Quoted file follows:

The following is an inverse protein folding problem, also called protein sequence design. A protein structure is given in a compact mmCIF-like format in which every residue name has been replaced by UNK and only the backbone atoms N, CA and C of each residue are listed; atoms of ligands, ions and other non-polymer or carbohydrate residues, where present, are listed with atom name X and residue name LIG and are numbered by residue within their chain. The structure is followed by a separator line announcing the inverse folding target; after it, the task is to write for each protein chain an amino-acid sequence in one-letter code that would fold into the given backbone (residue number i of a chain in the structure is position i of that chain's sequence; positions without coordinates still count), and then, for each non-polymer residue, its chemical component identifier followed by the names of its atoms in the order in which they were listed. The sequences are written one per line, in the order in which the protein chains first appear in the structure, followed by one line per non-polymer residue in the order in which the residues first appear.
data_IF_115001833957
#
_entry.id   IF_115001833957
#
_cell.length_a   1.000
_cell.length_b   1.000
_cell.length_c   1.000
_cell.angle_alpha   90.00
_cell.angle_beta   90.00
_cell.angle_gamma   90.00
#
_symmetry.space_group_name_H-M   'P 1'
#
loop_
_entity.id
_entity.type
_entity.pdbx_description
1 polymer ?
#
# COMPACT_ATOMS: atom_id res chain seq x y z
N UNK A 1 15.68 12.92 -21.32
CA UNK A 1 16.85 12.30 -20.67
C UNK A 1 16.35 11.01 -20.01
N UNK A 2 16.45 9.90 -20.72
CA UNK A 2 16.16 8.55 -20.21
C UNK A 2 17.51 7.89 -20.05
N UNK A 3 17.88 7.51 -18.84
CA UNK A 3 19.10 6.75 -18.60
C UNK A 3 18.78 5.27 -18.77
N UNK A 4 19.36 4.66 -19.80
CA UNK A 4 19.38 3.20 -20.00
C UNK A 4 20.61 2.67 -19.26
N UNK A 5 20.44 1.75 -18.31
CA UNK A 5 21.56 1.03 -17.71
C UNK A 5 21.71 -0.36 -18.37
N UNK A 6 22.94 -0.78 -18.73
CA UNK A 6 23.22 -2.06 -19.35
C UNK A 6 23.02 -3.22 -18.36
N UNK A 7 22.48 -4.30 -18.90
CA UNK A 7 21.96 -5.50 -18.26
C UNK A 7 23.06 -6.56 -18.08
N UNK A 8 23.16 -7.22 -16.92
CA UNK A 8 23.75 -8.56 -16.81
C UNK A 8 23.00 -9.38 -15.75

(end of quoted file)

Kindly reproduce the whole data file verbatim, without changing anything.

The following is an inverse protein folding problem, also called protein sequence design. A protein structure is given in a compact mmCIF-like format in which every residue name has been replaced by UNK and only the backbone atoms N, CA and C of each residue are listed; atoms of ligands, ions and other non-polymer or carbohydrate residues, where present, are listed with atom name X and residue name LIG and are numbered by residue within their chain. The structure is followed by a separator line announcing the inverse folding target; after it, the task is to write for each protein chain an amino-acid sequence in one-letter code that would fold into the given backbone (residue number i of a chain in the structure is position i of that chain's sequence; positions without coordinates still count), and then, for each non-polymer residue, its chemical component identifier followed by the names of its atoms in the order in which they were listed. The sequences are written one per line, in the order in which the protein chains first appear in the structure, followed by one line per non-polymer residue in the order in which the residues first appear.
data_IF_115001833957
#
_entry.id   IF_115001833957
#
_cell.length_a   1.000
_cell.length_b   1.000
_cell.length_c   1.000
_cell.angle_alpha   90.00
_cell.angle_beta   90.00
_cell.angle_gamma   90.00
#
_symmetry.space_group_name_H-M   'P 1'
#
loop_
_entity.id
_entity.type
_entity.pdbx_description
1 polymer ?
#
# COMPACT_ATOMS: atom_id res chain seq x y z
N UNK A 1 15.68 12.92 -21.32
CA UNK A 1 16.85 12.30 -20.67
C UNK A 1 16.35 11.01 -20.01
N UNK A 2 16.45 9.90 -20.72
CA UNK A 2 16.16 8.55 -20.21
C UNK A 2 17.51 7.89 -20.05
N UNK A 3 17.88 7.51 -18.84
CA UNK A 3 19.10 6.75 -18.60
C UNK A 3 18.78 5.27 -18.77
N UNK A 4 19.36 4.66 -19.80
CA UNK A 4 19.38 3.20 -20.00
C UNK A 4 20.61 2.67 -19.26
N UNK A 5 20.44 1.75 -18.31
CA UNK A 5 21.56 1.03 -17.71
C UNK A 5 21.71 -0.36 -18.37
N UNK A 6 22.94 -0.78 -18.73
CA UNK A 6 23.22 -2.06 -19.35
C UNK A 6 23.02 -3.22 -18.36
N UNK A 7 22.48 -4.30 -18.90
CA UNK A 7 21.96 -5.50 -18.26
C UNK A 7 23.06 -6.56 -18.08
N UNK A 8 23.16 -7.22 -16.92
CA UNK A 8 23.75 -8.56 -16.81
C UNK A 8 23.00 -9.38 -15.75